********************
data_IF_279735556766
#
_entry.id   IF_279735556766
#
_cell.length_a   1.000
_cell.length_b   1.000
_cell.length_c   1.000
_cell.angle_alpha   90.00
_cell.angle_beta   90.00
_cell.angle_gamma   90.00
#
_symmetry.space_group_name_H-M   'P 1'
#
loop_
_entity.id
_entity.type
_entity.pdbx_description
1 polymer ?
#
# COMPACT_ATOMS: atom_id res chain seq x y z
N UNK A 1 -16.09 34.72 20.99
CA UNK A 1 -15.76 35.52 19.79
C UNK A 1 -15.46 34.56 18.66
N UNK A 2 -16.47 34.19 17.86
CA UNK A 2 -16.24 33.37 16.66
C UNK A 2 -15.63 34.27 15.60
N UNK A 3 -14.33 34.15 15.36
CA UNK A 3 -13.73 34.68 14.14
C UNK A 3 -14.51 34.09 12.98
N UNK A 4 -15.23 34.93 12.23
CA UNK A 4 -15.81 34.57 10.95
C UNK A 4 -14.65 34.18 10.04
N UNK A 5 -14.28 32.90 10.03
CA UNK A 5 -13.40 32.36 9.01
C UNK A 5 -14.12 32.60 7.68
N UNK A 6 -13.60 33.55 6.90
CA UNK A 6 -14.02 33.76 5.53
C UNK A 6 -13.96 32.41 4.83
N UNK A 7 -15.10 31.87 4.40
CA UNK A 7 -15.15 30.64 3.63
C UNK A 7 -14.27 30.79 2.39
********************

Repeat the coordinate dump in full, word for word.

data_IF_279735556766
#
_entry.id   IF_279735556766
#
_cell.length_a   1.000
_cell.length_b   1.000
_cell.length_c   1.000
_cell.angle_alpha   90.00
_cell.angle_beta   90.00
_cell.angle_gamma   90.00
#
_symmetry.space_group_name_H-M   'P 1'
#
loop_
_entity.id
_entity.type
_entity.pdbx_description
1 polymer ?
#
# COMPACT_ATOMS: atom_id res chain seq x y z
N UNK A 1 -16.09 34.72 20.99
CA UNK A 1 -15.76 35.52 19.79
C UNK A 1 -15.46 34.56 18.66
N UNK A 2 -16.47 34.19 17.86
CA UNK A 2 -16.24 33.37 16.66
C UNK A 2 -15.63 34.27 15.60
N UNK A 3 -14.33 34.15 15.36
CA UNK A 3 -13.73 34.68 14.14
C UNK A 3 -14.51 34.09 12.98
N UNK A 4 -15.23 34.93 12.23
CA UNK A 4 -15.81 34.57 10.95
C UNK A 4 -14.65 34.18 10.04
N UNK A 5 -14.28 32.90 10.03
CA UNK A 5 -13.40 32.36 9.01
C UNK A 5 -14.12 32.60 7.68
N UNK A 6 -13.60 33.55 6.90
CA UNK A 6 -14.02 33.76 5.53
C UNK A 6 -13.96 32.41 4.83
N UNK A 7 -15.10 31.87 4.40
CA UNK A 7 -15.15 30.64 3.63
C UNK A 7 -14.27 30.79 2.39